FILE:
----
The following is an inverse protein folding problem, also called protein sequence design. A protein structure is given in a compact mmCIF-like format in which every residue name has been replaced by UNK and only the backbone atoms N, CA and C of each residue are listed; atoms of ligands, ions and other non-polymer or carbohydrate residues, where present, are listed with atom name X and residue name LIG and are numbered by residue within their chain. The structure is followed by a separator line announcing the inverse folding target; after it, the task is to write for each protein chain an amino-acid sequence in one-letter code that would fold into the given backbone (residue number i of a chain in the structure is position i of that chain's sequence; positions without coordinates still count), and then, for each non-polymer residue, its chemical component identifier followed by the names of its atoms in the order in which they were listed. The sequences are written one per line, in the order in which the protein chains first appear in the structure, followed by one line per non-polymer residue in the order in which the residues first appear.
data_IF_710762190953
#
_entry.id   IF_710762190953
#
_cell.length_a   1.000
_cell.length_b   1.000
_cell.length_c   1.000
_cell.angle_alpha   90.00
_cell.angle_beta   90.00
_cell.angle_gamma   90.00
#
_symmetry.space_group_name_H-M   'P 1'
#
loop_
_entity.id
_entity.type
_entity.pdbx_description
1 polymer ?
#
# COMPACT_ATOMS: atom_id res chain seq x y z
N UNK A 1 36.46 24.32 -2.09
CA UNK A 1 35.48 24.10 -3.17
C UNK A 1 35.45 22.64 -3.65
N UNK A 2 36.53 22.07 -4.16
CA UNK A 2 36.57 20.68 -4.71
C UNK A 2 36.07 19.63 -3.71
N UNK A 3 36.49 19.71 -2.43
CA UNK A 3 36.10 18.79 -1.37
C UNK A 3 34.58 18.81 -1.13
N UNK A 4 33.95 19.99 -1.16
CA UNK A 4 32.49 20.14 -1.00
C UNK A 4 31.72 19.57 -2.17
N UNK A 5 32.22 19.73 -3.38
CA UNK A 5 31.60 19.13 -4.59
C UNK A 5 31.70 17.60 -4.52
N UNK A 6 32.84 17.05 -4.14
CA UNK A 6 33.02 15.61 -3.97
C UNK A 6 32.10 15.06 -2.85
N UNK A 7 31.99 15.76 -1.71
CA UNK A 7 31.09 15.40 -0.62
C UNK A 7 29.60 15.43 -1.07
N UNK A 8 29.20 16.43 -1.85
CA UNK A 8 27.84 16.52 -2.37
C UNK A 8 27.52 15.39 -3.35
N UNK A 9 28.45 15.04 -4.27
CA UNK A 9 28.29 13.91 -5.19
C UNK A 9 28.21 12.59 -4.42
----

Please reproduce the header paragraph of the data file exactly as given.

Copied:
The following is an inverse protein folding problem, also called protein sequence design. A protein structure is given in a compact mmCIF-like format in which every residue name has been replaced by UNK and only the backbone atoms N, CA and C of each residue are listed; atoms of ligands, ions and other non-polymer or carbohydrate residues, where present, are listed with atom name X and residue name LIG and are numbered by residue within their chain. The structure is followed by a separator line announcing the inverse folding target; after it, the task is to write for each protein chain an amino-acid sequence in one-letter code that would fold into the given backbone (residue number i of a chain in the structure is position i of that chain's sequence; positions without coordinates still count), and then, for each non-polymer residue, its chemical component identifier followed by the names of its atoms in the order in which they were listed. The sequences are written one per line, in the order in which the protein chains first appear in the structure, followed by one line per non-polymer residue in the order in which the residues first appear.